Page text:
Interview with Sebastian Frisch about SPASM 4 Live development

SPASM 4 Live screenshot

Interview with Sebastian Frisch about SPASM 4 Live development

Sebastian Frisch spent a few months in 2011 working on SPASM, V2_’s Spatial Audio Mixer, in the V2_Lab. After completing two theses on spatial audio in virtual environments, he decided to rebuild the tool entirely from scratch. Joris van Ballegooijen talked to him about the new version, SPASM 4 LIVE.

JB: The first time I can remember SPASM being presented was in 2008 by Boris Debackere at Test_Lab: Better Than Reality. What’s been happening with SPASM since then?

SF: The basic idea behind SPASM has stayed the same. We wanted to offer a tool for artists looking to use sound in an immersive experience or to mix spatial sound. In practice, that tool turned out to be too unpractical for a lot of people to use. As I was working on SPASM in 2011, I came to the realization that the previous version had been designed too much from a programmers’ point of view. Programming turned out to be too high a barrier for many artists, musicians and producers. So I wanted to make a new, user-friendly version, in which I'm using Ableton and Cycling ’74’s Max for Live, a tool often used in the music scene.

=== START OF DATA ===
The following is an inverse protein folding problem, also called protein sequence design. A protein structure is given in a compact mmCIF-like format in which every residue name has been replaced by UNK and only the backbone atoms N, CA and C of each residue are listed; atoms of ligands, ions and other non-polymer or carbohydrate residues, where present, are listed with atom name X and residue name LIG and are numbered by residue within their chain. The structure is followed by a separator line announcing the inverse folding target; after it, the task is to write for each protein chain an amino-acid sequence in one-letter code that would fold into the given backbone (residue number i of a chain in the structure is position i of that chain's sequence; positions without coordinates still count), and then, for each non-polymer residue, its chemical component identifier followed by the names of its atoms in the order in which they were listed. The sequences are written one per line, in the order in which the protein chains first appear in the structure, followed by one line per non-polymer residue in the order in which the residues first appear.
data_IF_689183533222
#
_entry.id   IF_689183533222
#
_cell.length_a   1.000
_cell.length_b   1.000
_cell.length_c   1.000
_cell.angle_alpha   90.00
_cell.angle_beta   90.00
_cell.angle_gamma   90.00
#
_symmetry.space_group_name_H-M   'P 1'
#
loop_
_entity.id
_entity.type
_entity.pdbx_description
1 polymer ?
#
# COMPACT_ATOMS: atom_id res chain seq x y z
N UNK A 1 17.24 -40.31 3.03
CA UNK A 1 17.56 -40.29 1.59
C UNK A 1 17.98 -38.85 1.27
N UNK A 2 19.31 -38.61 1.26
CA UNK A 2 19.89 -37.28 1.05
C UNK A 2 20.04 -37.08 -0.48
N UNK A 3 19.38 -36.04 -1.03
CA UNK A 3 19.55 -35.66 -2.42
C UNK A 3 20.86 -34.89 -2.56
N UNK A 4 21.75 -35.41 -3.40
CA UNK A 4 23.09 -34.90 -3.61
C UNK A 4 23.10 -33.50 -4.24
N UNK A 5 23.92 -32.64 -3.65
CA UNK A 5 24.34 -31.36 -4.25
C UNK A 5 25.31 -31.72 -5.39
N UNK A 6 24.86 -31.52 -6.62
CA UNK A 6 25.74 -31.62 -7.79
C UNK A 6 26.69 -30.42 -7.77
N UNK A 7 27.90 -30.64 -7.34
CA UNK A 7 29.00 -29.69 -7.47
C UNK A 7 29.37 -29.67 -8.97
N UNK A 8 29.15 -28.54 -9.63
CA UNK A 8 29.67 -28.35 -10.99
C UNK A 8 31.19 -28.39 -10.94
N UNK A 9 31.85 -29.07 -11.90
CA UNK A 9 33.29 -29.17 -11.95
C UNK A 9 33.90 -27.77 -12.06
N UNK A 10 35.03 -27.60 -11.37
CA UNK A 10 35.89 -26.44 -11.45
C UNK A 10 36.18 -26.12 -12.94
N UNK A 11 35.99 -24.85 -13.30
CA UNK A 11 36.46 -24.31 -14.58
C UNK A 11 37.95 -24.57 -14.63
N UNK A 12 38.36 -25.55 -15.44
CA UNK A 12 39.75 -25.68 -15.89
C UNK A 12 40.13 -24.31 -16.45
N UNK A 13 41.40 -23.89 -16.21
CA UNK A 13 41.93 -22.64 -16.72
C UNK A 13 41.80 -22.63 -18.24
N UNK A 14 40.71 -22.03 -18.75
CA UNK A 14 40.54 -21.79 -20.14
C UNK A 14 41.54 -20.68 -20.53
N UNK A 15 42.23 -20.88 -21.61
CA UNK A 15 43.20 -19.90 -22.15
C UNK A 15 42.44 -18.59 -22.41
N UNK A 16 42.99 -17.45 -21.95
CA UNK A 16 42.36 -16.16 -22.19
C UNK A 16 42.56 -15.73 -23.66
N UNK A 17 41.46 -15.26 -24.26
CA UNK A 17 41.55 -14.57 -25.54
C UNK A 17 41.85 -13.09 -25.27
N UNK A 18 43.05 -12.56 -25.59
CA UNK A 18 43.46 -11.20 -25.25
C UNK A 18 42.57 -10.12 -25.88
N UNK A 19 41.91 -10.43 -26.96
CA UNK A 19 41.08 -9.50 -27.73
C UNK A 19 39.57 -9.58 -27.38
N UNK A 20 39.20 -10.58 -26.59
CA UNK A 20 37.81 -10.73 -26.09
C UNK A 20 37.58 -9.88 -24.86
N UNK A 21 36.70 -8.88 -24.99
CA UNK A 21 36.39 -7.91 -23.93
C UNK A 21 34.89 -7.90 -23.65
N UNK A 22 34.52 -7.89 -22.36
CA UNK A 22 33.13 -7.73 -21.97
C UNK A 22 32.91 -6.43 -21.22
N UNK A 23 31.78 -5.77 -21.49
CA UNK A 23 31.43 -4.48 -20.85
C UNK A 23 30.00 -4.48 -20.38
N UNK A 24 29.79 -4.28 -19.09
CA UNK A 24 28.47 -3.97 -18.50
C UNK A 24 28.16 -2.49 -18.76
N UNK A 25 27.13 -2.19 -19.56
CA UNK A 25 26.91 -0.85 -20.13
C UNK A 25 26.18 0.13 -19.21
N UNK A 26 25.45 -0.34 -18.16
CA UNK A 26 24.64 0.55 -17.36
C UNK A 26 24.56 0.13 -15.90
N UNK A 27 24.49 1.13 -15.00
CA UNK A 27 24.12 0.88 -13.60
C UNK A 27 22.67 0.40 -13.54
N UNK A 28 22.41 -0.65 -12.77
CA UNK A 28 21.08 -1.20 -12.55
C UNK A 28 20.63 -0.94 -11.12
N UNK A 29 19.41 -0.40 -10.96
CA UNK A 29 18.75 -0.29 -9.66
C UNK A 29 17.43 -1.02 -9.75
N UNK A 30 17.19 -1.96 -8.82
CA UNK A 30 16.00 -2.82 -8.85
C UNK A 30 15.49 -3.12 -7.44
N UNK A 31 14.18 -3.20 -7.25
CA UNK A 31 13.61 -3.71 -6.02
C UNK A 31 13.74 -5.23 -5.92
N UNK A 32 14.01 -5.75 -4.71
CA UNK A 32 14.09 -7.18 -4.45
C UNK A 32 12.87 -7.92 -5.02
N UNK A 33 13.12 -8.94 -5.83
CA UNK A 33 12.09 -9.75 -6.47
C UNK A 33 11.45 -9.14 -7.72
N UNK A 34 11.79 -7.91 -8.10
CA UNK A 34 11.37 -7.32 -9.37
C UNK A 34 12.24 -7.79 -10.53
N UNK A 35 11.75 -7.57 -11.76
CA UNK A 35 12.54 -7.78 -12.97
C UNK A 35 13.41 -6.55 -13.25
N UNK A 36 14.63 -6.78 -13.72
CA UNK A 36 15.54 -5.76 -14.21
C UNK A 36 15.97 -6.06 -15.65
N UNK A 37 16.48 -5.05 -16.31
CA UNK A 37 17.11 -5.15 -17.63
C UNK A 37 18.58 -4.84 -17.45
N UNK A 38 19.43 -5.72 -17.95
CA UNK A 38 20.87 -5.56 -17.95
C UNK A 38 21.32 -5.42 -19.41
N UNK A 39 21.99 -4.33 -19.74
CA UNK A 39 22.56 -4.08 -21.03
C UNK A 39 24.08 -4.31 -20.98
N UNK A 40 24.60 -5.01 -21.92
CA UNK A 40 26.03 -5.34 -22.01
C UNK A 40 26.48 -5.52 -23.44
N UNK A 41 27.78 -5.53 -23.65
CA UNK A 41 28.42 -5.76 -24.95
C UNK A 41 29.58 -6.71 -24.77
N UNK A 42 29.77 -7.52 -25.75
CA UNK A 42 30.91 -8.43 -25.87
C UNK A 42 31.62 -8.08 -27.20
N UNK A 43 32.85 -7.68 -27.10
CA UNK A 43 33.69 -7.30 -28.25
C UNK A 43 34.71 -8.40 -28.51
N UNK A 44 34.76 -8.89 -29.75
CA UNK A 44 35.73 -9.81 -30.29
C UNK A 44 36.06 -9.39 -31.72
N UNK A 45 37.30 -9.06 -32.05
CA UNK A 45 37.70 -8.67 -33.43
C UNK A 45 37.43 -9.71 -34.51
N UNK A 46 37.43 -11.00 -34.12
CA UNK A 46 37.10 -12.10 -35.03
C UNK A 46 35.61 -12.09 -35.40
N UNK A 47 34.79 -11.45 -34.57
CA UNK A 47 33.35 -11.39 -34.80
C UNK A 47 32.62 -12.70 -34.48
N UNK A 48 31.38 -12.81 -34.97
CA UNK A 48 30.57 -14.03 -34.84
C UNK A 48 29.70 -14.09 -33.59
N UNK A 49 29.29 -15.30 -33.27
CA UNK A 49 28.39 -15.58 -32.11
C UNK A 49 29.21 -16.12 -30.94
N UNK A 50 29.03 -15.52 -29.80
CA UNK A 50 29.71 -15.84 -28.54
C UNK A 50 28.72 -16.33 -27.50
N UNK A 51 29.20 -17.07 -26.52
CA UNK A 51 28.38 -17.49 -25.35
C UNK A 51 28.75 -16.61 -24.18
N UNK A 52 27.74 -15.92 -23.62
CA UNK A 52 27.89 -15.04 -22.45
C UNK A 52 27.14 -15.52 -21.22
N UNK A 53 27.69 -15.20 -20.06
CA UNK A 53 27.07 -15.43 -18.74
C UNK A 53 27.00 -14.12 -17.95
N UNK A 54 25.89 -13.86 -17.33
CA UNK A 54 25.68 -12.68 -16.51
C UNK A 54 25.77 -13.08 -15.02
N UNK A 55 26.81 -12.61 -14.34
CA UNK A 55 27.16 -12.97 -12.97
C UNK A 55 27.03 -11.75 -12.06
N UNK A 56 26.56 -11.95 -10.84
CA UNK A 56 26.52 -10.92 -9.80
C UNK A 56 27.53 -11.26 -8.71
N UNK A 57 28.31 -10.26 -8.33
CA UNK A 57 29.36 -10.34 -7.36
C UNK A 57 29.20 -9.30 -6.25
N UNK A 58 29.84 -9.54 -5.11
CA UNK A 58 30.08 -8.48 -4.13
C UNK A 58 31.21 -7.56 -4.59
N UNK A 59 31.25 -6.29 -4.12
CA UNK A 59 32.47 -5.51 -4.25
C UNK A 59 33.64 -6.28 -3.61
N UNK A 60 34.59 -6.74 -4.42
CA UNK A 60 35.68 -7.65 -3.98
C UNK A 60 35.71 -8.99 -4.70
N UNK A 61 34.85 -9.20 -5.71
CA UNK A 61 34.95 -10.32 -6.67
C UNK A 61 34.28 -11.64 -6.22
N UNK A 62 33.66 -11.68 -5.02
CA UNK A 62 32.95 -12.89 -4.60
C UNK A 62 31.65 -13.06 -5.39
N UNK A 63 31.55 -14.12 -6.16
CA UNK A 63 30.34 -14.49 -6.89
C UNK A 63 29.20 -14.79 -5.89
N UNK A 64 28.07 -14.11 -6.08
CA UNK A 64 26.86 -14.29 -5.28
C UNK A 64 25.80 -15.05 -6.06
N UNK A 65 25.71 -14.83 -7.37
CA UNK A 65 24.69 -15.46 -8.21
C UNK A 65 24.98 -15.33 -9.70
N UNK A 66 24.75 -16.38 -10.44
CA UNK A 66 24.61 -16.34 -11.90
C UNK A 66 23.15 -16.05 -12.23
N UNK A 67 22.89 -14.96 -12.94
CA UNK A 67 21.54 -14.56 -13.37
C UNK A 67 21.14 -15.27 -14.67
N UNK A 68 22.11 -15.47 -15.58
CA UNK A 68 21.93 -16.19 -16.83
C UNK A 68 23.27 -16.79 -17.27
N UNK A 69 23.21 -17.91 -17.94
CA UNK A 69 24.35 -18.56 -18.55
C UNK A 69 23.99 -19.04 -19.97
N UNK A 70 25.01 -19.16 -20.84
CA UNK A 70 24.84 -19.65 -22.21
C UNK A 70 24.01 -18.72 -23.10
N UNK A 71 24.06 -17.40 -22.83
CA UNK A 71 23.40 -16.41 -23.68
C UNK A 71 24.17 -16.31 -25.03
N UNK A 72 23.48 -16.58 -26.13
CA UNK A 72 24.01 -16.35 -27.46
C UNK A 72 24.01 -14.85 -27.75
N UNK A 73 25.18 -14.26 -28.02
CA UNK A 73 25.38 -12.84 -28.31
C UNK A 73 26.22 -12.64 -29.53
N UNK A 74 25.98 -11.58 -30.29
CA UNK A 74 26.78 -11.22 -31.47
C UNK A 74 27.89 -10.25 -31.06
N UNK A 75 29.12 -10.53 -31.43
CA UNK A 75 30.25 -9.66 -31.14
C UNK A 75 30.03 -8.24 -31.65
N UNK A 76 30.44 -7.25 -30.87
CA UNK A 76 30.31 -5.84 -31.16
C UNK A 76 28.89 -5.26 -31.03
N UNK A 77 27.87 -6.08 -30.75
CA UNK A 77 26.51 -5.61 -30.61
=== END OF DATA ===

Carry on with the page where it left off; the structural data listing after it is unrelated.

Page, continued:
JB: What's new about SPASM 4 LIVE?

SF: It's easy to add channels to a schematically represented virtual space; every channel has its own color, and its placement and strength determine the listener's experience of the sound. All the channels are visible on a virtual stage, and you can easily adjust them by moving them. That’s it. The coolest thing is that we started with the idea of a person walking through a real space and create an immersive audio situation; now you can use SPASM 4 Live already in the sound production process. That means, you don't have to export files or anything like that; you can hear the result right away. For the listener, the effect is like moving through an virtual auditive space. The effect is achieved through ether a combination of panning the sound and using an orientation filter or make use of the head-related transfer function (HRTF). You can choose the right method for each channel. The spatialization of the sounds works best with headphones.

JB: In the Netherlands, people often talk about media art in the context of the “creative industry” and the development of products for the media art market. From experience, we know there's a big difference between a prototype and a product, but is SPASM 4 Live an example of a product born out of artistically motivated research?

SF: Definitely – although of course SPASM 4 Live is open source, and at this moment it's not possible to use it to, say, make something for PlayStation. On the other hand, it’s a valuable tool for more experimental developers and producers. Game developers can also benefit from it, because it makes it very easy to set down a quick outline. I really hope a lot of people will use SPASM 4 Live and help us think about the development of new capabilities and functions. In any case, for now, everyone’s welcome to come to me with questions and comments. 

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